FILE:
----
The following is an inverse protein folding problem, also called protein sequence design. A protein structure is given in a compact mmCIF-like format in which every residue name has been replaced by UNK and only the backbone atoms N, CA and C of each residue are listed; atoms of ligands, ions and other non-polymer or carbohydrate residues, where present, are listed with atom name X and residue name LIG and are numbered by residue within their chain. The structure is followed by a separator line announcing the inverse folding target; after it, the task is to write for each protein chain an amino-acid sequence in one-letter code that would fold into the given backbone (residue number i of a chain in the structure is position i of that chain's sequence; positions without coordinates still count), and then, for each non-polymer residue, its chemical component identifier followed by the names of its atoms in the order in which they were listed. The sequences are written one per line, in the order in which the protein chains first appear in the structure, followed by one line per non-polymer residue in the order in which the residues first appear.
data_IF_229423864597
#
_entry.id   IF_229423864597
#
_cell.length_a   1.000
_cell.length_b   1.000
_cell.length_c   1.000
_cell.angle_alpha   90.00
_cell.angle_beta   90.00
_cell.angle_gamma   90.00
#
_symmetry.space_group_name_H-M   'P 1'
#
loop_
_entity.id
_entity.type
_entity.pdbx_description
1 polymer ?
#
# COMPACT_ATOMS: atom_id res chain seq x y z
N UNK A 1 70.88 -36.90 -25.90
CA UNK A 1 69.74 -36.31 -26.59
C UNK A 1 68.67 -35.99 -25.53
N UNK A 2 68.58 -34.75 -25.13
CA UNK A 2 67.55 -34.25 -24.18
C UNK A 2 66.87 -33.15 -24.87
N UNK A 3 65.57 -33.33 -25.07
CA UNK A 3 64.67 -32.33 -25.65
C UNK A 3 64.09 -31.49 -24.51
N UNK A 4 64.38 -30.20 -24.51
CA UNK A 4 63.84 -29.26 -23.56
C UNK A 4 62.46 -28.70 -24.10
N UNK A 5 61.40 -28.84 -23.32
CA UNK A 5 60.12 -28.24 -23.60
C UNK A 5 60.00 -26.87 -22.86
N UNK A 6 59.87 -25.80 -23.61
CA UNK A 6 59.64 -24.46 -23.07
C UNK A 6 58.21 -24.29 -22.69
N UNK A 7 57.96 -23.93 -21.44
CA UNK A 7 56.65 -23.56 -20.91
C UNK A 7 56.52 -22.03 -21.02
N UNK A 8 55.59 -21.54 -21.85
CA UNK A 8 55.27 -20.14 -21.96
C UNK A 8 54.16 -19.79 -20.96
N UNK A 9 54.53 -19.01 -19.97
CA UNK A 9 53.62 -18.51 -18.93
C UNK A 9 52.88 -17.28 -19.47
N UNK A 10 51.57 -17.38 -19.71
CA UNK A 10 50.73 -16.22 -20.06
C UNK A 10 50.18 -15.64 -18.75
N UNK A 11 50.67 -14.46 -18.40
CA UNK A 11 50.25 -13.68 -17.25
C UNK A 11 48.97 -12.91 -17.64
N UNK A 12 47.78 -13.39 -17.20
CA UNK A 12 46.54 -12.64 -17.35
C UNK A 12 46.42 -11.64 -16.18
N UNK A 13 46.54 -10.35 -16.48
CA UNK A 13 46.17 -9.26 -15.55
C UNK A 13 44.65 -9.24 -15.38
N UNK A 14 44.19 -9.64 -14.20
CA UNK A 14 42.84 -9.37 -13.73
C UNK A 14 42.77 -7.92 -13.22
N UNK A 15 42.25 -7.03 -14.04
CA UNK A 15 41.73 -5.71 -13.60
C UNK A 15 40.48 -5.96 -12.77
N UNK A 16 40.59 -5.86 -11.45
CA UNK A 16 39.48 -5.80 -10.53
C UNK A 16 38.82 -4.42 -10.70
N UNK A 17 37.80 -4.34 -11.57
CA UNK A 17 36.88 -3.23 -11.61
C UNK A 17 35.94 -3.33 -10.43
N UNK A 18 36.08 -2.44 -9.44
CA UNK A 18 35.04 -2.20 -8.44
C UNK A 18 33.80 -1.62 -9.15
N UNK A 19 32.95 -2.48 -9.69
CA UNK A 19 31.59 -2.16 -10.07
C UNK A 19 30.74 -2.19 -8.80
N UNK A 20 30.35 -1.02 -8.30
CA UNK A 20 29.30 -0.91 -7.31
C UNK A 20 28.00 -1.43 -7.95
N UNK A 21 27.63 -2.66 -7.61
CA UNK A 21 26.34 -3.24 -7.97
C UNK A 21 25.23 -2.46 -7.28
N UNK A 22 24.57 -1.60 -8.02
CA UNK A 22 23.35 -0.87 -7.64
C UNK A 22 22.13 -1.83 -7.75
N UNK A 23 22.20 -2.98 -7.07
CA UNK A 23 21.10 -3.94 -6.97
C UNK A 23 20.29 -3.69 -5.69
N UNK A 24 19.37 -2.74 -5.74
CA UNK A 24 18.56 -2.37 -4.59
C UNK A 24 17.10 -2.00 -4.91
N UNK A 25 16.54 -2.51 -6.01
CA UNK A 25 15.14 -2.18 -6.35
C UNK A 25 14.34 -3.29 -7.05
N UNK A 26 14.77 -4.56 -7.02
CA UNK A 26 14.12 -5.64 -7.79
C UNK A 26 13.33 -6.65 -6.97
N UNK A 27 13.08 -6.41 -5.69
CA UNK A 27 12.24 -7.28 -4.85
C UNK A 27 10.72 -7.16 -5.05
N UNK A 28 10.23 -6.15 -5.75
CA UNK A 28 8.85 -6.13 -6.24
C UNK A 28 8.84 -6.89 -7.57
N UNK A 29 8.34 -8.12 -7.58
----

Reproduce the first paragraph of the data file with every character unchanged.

The following is an inverse protein folding problem, also called protein sequence design. A protein structure is given in a compact mmCIF-like format in which every residue name has been replaced by UNK and only the backbone atoms N, CA and C of each residue are listed; atoms of ligands, ions and other non-polymer or carbohydrate residues, where present, are listed with atom name X and residue name LIG and are numbered by residue within their chain. The structure is followed by a separator line announcing the inverse folding target; after it, the task is to write for each protein chain an amino-acid sequence in one-letter code that would fold into the given backbone (residue number i of a chain in the structure is position i of that chain's sequence; positions without coordinates still count), and then, for each non-polymer residue, its chemical component identifier followed by the names of its atoms in the order in which they were listed. The sequences are written one per line, in the order in which the protein chains first appear in the structure, followed by one line per non-polymer residue in the order in which the residues first appear.